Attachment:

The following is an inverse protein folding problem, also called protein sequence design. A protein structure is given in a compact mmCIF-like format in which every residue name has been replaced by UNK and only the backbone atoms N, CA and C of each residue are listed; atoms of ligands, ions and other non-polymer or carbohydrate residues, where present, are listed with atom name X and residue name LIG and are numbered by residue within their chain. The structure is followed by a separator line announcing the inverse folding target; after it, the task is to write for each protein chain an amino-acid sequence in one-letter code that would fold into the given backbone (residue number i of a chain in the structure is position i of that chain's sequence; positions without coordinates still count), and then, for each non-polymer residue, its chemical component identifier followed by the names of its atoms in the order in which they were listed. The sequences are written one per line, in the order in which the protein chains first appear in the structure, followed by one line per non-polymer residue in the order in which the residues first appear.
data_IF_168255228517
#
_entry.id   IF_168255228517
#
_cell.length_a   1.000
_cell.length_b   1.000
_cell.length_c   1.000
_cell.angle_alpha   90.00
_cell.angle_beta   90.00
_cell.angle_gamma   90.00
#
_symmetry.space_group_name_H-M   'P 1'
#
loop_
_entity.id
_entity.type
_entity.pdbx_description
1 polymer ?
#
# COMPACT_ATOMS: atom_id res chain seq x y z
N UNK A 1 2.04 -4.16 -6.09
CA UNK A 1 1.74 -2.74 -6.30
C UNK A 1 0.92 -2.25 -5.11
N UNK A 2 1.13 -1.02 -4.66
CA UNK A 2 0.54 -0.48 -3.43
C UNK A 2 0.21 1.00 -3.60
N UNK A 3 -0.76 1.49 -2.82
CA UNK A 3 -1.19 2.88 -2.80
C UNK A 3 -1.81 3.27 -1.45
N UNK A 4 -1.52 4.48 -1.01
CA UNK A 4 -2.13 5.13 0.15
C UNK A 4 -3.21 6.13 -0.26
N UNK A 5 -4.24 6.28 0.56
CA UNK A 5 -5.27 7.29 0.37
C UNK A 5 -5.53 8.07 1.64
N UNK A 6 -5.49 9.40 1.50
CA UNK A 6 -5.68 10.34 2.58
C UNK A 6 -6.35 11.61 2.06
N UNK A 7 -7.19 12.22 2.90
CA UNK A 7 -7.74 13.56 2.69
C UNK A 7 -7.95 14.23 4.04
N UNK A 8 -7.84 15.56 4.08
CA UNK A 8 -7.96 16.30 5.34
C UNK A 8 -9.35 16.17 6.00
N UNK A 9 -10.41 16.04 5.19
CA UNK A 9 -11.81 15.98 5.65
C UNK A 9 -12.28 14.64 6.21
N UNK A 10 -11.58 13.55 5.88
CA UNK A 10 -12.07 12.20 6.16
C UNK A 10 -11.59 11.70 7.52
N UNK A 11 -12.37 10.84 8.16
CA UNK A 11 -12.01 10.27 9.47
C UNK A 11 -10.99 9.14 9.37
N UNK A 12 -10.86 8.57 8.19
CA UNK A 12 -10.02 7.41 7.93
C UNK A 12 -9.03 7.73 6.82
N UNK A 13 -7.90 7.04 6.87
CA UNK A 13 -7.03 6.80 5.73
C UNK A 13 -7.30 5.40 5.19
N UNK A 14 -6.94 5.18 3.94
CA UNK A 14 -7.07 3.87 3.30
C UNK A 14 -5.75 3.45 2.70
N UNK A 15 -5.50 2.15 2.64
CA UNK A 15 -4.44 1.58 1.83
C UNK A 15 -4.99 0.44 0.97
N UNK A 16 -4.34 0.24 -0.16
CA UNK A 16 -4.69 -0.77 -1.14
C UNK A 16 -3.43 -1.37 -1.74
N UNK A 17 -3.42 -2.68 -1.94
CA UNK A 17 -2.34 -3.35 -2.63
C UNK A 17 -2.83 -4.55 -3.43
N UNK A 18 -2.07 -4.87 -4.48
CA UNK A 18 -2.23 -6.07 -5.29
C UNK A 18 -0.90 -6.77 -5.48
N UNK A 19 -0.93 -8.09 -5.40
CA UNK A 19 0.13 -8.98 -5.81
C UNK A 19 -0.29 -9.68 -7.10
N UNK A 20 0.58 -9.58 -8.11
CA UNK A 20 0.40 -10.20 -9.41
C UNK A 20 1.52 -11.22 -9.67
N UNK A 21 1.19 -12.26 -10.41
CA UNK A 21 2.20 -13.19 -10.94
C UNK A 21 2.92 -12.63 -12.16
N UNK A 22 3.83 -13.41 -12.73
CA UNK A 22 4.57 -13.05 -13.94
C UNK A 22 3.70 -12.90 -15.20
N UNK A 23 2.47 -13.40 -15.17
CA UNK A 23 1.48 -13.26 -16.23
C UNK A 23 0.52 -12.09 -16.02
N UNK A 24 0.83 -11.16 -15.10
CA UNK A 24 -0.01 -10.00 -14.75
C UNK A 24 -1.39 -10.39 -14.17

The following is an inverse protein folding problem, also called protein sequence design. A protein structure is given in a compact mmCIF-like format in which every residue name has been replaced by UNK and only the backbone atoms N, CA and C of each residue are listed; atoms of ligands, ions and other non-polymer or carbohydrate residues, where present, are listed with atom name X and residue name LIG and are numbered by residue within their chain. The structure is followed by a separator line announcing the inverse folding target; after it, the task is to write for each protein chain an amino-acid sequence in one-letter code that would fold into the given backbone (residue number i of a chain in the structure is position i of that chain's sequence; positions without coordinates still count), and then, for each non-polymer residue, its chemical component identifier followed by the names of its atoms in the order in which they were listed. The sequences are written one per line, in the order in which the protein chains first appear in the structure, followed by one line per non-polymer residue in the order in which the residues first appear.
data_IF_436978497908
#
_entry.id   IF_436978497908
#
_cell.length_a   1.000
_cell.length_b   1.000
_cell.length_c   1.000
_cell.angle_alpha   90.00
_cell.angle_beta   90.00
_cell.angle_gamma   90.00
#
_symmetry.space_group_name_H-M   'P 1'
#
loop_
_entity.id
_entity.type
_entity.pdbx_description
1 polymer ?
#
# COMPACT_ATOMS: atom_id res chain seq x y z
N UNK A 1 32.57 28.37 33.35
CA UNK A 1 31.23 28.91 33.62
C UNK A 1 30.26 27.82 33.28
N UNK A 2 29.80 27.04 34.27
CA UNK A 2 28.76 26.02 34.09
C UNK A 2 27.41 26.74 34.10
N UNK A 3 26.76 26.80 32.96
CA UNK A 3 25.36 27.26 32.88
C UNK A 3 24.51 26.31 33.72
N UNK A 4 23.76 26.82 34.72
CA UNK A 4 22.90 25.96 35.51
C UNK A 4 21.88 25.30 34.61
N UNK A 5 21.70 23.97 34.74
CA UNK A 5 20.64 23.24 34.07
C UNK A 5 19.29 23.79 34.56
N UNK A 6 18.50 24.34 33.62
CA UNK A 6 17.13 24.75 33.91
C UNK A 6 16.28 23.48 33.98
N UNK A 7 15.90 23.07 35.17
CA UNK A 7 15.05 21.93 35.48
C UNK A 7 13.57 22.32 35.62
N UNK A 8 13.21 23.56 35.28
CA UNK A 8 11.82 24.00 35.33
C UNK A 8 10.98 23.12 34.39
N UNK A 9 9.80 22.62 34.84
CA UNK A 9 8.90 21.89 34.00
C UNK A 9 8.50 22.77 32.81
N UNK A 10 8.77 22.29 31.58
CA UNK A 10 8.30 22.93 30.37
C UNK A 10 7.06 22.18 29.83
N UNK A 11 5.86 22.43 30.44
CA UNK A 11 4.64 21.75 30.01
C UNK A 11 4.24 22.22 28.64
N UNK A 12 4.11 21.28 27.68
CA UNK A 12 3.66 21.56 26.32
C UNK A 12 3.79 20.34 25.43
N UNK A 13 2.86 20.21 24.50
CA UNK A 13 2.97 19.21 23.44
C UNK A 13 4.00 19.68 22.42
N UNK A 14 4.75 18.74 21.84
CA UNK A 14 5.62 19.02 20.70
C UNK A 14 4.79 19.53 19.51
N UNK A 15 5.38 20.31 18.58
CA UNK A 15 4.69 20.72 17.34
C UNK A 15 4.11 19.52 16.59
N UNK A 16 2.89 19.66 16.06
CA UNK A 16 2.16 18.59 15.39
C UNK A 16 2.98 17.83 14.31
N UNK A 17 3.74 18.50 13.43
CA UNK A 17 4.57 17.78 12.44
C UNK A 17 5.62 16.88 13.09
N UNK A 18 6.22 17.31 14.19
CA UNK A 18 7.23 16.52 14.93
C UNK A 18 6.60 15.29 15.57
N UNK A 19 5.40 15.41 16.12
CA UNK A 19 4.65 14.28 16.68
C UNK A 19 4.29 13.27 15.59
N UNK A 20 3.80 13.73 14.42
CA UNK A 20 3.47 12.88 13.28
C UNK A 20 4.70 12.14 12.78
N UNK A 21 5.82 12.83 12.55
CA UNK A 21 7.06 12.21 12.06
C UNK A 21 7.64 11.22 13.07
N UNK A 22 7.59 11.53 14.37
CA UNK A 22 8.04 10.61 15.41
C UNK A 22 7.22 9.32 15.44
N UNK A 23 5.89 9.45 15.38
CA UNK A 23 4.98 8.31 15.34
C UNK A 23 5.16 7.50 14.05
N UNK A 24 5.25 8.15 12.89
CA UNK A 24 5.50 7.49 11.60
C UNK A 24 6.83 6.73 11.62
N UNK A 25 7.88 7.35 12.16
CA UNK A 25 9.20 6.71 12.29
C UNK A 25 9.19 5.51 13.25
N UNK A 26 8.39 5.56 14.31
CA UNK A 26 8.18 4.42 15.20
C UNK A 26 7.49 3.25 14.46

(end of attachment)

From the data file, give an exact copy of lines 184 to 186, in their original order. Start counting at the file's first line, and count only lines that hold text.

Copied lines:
N UNK A 24 5.25 8.15 12.89
CA UNK A 24 5.50 7.49 11.60
C UNK A 24 6.83 6.73 11.62